After the passing of a loved one, it's an Irish tradition to throw a spirited wake instead of a somber funeral. It's how my grandfather said he wanted to leave this world. It's how I want to leave this world.* At a wake (at least, the way my grandfather explained it to me), there's no one dressed in black. There's no crying — except from laughter. There's no decorum, no rules, it's just a party honoring the good times. People drink, eat and share stories about the life of the recently departed.
*One rule, though: There will be good beer at my wake. No Coors Light allowed.
I figured, since the Oakland Athletics hold a special place in our hearts, a wake is more appropriate than a funeral at this time. The sellout crowd on Thursday night agreed. No one left the Coliseum sad. Well, we were unhappy that the crazy run of 2012 was over, but it was more like we were happy that it even happened in the first place.
One of my favorite A's moments happened right after the final out was recorded and the Detroit Tigers went crazy in celebration. Very few people left their seat. I didn't want to leave. I didn't want to accept that this was over. We chanted a heartfelt, "Let's Go Oakland!" We didn't care that this was the Tigers' moment. This was our way of saying thank you to the A's for doing the impossible. I remember walking out of the stadium after the A's lost the 2003 ALDS to the Boston Red Sox. There was a lot of anger. Any silence was punctuated by depression. This was not like 2003 in any way. The fans that cheered for the A's, right through Detroit's celebration, were happy for the journey.
So I feel it's appropriate for A's fans to have a drink (hopefully of coffee or orange juice, unless it's past 5 o'clock in your time zone) and share their favorite memory from this season, instead of mourning the loss.
There were a lot to choose from:
— Watching Opening Early Morning against the Seattle Mariners from the California Room in the Red Lion Hotel in Oakland, thanks to the generosity of another A's fan.
— The Oakland debut of Yoenis Cespedes, and seeing that defiant blast past the left field bleachers into the cold night air.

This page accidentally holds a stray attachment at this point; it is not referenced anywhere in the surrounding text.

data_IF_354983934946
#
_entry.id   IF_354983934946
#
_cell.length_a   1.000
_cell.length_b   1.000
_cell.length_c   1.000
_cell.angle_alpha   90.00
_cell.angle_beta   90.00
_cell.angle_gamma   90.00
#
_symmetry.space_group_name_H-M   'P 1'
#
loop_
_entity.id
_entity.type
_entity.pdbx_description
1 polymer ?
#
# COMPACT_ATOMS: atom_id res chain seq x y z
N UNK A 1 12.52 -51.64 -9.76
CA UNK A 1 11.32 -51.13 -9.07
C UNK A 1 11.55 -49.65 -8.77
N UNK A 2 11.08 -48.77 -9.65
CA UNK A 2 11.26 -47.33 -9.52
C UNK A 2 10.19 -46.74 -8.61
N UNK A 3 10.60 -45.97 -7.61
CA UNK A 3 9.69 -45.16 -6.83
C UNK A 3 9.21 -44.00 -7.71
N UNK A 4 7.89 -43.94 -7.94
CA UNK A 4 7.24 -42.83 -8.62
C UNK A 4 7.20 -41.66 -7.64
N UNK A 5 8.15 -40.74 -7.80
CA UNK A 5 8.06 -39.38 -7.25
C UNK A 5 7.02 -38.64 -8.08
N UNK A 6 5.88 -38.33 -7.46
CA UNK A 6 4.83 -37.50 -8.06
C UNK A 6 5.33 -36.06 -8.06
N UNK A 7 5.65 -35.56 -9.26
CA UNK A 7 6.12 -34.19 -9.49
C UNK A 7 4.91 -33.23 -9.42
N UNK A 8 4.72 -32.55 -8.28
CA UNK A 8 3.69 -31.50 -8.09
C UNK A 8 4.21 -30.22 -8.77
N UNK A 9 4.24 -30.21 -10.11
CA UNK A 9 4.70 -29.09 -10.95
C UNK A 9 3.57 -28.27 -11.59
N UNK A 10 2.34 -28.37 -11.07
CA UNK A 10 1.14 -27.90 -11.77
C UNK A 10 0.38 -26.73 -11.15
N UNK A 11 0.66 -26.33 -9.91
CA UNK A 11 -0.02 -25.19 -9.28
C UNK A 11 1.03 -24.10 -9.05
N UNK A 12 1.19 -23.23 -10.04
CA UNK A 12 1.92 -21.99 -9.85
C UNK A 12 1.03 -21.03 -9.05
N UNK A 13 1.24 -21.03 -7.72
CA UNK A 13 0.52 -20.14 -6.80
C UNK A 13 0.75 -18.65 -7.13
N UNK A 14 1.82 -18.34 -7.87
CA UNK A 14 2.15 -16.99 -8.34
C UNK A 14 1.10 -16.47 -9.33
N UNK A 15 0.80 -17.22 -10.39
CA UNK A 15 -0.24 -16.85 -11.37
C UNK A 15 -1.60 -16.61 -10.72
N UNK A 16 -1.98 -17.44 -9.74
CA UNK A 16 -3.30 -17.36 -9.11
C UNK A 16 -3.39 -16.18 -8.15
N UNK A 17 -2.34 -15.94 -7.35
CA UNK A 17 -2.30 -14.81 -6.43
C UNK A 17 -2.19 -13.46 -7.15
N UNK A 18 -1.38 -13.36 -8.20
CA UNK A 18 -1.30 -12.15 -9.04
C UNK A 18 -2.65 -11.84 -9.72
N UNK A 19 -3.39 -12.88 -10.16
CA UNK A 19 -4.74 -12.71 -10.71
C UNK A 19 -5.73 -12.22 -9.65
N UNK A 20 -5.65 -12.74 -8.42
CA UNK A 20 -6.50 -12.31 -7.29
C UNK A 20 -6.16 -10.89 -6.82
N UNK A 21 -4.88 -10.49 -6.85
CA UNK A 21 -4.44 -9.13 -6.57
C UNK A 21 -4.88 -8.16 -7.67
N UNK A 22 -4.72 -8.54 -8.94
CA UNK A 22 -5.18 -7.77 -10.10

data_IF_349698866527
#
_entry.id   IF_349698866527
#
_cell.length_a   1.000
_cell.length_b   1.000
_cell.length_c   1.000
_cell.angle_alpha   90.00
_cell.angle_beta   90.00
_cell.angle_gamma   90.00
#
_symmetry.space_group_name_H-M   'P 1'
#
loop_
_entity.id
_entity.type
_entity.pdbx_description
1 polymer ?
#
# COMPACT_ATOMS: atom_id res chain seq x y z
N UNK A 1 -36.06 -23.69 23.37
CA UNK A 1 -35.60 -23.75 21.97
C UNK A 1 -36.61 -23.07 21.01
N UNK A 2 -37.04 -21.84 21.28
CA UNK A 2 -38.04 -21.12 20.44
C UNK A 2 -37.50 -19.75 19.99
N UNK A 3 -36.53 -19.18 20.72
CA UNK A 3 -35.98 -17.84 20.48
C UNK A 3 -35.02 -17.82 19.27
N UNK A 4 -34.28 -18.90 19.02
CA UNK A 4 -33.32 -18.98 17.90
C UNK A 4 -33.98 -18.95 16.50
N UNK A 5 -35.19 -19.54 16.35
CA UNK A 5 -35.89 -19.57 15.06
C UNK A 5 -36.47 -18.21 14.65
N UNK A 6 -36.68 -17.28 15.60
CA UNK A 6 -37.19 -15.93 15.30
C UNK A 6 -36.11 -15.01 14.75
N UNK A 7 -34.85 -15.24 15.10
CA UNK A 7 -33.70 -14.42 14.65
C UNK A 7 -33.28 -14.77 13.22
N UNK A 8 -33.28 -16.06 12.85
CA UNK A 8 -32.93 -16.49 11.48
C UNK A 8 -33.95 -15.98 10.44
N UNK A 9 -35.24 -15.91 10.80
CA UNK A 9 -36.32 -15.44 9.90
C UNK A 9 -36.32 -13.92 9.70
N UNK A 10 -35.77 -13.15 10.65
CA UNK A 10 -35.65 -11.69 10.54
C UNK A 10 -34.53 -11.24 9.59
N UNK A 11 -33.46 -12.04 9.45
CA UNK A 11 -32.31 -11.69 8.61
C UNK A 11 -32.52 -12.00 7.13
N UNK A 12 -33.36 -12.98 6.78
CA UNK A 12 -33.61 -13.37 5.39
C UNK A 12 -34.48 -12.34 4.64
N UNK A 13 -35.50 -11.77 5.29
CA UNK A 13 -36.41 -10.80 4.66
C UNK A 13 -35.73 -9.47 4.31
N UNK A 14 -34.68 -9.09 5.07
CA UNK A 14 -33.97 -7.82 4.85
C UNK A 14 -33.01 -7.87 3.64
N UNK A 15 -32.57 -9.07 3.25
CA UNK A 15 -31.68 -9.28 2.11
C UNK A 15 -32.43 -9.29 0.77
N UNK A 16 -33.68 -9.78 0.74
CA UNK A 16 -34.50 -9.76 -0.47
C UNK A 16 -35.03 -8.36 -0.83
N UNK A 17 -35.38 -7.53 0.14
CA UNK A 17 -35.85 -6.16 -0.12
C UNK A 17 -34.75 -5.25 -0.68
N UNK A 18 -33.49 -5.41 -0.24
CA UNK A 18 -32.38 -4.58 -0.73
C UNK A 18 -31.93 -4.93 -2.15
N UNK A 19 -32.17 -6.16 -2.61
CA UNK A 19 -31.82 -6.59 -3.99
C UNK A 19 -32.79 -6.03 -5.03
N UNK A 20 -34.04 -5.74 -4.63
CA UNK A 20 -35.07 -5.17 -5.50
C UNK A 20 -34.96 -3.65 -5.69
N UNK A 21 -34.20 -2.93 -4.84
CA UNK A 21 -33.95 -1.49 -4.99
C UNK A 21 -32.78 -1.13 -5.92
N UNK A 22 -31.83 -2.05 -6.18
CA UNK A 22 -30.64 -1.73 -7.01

— Finally beating the Giants at AT&T Park.
— The emergence of a rookie... pick one: Ryan Cook, Yoenis Cespedes, A.J. Griffin, Jarrod Parker, Tommy Milone, Evan Scribner or any of the 15-plus rookies that wore an Oakland uniform this year. If not for Mike Trout, we'd be celebrating Yoenis Cespedes' Rookie of the Year award soon.
— Watching Oakland Oaks day with my brother and seeing an extra-inning affair that ended with Josh Reddick taking a pie to the face.
— Sweeping the Red Sox.
— Sweeping the Yankees.
— Hey, I just met you. And this is crazy. But here's my number. So call me, maybe?
— Josh Reddick looking like the hitter Oakland has so desperately needed for years.
— Can you Bernie Lean? I can Bernie Lean. I can, I can Bernie Lean.
—Thinking in early September, "Hey, maybe they could win this thing."
— Seeing the entire stadium engaged in a Grant Balfour ragefest during the final inning on Tuesday, Oct. 2, when the A's defeated Texas 3-1 and claimed a tie of first place in the American League West.
— The next day, watching Oakland fall behind 5-1, then come back to win, with a little help from the leather of Josh Hamilton and Nelson Cruz. Again, no one wanted to leave the Coliseum after that victory.
— The leadership of Bob Melvin.
— The humor of Brandon McCarthy.
— The courage of Pat Neshek.
— Coco Crisp driving in the winning run of an absolutely insane ALDS Game 4, the 15th walk-off victory of the year.
— Knowing that Albert Pujols and C.J. Wilson were watching that game from home. The A's had the second-lowest payroll in baseball (to the San Diego Padres) and stunned the big spenders in their own division.
What was your favorite memory of this season?